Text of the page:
Published on February 20th, 2014 | by Millennium Magazine Staff0
Michael Francis Gibson: Thoughts on Culture and Black History Month
(BLACK PR WIRE) – Scholar and art critic Michael Francis Gibson has published over fifteen books, including essays on culture and the power of images. A fierce defender of racial equality and an arbiter for compassion in social and political relations, he is currently putting the finishing touches on a film script that will be of tremendous interest to friends of the African American community in the U.S. as well as the world at large. Gibson, who lives in Paris, co-wrote the script for Lech Majewski’s extraordinary film, The Mill and the Cross. Gibson also holds a lifetime membership in the NAACP and is the adoptive parent of two black children who enjoyed the benefit of growing up in France. You may hear Michael Gibson’s interview with Sally David at writersforgood.com.
Majewski’s film The Mill and The Cross (2011; with Charlotte Rampling, Michael York, and Rutger Hauerhttp://www.themillandthecross.com ) is a stunning recreation of Gibson’s book of the same title, an in-depth analysis of Bruegel’s inspired painting “The Way to Calvary.” The painting, according to Gibson, while relating the passion of Christ, also evokes the sort of scene that Bruegel himself too often witnessed: the execution of a Flemish Protestant by the militia of the King of Spain. The New York Times noted that Gibson’s book, a detailed analysis of a single painting, is “as readable and riveting as a first-rate spy thriller.” http://www.nytimes.com/books/01/05/20/bib/010520.rv081854.html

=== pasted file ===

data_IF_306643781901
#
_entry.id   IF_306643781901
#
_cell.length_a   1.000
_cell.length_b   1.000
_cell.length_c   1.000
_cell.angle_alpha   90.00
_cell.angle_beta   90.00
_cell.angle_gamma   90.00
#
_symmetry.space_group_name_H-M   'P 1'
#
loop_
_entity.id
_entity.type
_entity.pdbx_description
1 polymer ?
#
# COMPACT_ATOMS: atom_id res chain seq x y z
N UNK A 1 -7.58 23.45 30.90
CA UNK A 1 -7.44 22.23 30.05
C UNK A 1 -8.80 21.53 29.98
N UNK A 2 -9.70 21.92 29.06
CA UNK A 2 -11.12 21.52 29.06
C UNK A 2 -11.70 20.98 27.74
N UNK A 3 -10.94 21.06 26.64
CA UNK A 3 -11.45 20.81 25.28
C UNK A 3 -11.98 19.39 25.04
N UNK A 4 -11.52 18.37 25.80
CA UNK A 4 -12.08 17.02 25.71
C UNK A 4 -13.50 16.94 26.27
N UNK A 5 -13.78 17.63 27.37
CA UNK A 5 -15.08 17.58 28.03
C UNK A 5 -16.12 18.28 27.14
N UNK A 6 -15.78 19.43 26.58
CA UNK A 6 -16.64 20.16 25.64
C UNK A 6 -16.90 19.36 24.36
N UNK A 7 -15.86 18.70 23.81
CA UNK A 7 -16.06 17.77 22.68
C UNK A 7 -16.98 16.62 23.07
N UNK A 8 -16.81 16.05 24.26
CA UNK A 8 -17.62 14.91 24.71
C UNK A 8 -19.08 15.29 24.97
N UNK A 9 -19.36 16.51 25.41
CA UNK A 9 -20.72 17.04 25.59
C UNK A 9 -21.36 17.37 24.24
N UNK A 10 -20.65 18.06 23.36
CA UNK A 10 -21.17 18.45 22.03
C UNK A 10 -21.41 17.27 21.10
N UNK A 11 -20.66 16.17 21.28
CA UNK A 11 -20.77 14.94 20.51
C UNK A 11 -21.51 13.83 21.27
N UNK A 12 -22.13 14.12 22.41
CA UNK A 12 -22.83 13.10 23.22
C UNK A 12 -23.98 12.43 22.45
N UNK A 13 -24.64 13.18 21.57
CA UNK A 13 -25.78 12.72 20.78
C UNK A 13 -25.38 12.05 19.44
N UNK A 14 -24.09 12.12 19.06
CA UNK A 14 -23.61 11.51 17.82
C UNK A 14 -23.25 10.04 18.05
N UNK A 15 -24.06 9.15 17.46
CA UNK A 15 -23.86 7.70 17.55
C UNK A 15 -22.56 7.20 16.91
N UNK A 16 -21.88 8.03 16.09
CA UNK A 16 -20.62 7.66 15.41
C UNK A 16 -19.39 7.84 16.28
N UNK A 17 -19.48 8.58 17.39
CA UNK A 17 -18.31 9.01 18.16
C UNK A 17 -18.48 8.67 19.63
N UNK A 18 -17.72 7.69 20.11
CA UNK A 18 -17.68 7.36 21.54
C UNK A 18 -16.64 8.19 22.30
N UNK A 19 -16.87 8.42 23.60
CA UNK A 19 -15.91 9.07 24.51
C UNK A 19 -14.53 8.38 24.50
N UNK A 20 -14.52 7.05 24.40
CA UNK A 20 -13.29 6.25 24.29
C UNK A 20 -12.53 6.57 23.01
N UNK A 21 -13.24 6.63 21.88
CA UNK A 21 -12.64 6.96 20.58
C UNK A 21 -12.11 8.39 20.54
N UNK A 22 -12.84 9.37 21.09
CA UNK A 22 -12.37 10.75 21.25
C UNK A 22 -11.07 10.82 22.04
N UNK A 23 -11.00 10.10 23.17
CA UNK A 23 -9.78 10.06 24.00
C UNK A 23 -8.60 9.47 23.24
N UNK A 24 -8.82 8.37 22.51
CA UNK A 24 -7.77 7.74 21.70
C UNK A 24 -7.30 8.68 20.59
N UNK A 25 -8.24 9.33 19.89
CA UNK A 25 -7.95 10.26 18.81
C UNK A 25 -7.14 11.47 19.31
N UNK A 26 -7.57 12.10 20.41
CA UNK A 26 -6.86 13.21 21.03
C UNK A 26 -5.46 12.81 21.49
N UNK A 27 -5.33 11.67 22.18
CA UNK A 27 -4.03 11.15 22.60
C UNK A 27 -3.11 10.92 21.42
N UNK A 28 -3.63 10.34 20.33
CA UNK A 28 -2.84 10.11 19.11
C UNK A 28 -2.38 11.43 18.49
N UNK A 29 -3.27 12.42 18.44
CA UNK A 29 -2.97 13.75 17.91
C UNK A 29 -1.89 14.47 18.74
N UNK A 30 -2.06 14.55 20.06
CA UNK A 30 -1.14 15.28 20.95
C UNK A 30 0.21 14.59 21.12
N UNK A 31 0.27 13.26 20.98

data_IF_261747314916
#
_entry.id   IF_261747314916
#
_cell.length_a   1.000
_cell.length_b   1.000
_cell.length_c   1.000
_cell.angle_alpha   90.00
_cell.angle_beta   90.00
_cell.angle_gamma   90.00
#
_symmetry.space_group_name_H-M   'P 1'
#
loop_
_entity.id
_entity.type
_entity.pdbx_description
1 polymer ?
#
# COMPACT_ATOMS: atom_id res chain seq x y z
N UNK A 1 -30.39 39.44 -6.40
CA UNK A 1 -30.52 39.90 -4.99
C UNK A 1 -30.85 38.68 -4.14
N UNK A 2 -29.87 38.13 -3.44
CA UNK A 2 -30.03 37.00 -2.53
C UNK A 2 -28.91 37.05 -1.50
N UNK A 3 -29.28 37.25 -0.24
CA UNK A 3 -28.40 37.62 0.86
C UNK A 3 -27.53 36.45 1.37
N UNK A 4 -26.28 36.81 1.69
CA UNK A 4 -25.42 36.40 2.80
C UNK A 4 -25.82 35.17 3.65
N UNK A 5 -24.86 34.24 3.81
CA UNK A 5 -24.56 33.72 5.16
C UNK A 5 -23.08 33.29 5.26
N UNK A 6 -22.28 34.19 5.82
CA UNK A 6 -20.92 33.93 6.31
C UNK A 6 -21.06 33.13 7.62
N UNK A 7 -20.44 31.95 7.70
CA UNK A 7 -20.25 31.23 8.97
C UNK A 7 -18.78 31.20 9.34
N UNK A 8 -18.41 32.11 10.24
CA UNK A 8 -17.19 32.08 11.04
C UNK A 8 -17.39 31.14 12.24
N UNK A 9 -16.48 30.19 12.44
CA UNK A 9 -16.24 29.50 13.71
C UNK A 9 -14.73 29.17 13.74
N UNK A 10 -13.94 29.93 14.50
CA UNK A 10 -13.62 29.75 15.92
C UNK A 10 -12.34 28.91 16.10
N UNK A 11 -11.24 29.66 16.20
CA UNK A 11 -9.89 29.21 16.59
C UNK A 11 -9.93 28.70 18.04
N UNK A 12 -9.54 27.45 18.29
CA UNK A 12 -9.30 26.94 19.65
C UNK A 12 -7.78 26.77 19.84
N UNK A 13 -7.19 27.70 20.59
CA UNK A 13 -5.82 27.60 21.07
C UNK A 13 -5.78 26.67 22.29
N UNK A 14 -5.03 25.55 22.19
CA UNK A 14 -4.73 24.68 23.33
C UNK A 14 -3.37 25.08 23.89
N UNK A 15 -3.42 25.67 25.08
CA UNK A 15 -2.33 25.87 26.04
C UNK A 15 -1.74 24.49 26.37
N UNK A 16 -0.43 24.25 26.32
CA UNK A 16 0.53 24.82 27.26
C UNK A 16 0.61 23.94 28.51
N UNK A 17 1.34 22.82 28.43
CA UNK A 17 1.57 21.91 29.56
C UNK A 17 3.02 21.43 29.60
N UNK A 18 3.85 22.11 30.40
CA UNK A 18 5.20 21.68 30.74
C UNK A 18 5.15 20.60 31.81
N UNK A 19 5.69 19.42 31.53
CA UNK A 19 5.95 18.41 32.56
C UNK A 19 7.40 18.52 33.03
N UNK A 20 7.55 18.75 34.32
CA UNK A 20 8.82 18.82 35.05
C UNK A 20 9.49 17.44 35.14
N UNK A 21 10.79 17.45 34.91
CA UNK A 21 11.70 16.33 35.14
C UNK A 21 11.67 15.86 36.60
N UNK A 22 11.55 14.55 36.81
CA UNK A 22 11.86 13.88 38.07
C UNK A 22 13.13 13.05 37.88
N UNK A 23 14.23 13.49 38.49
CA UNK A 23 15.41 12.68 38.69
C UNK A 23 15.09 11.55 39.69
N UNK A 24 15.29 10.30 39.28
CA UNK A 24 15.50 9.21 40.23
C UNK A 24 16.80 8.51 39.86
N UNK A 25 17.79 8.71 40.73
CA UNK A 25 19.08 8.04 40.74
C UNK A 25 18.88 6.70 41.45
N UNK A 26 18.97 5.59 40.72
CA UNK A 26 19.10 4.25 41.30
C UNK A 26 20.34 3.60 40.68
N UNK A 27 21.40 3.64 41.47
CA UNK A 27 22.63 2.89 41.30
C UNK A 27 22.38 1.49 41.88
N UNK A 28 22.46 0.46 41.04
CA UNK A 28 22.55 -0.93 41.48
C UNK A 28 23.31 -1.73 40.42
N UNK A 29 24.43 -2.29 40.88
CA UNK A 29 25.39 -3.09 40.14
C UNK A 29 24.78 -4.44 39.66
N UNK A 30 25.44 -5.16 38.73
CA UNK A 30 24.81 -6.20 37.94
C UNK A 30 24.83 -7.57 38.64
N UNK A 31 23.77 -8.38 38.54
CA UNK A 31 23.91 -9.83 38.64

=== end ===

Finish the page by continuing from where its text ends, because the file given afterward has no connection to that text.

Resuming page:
The book and the film, both available on Amazon, draw a vivid and detailed portrait of daily life in 16th century Europe and provide a forceful commentary on religious persecution. Read other books by Gibson http://www.the-university-of-levana-press.com. Contact him via email@example.com.
Gibson’s wit and compassion are well represented in his new script, a lively treatment of a serious theme: the racism African Americans experienced in the U.S. before the 1960’s and Martin Luther King’s rise to prominence. All that Gibson will currently say about the script is that “It offers wonderful roles for black actors/ actresses, including a phenomenal lead for a woman approximately 58 years of age—the genius who helps change everything for African Americans in the United States. And—there’s a happy ending you will love.” A film that combines Martin Luther King’s work, magic, and the end of racism—who can resist it? During Black History Month, contact Michael Francis Gibson via firstname.lastname@example.org.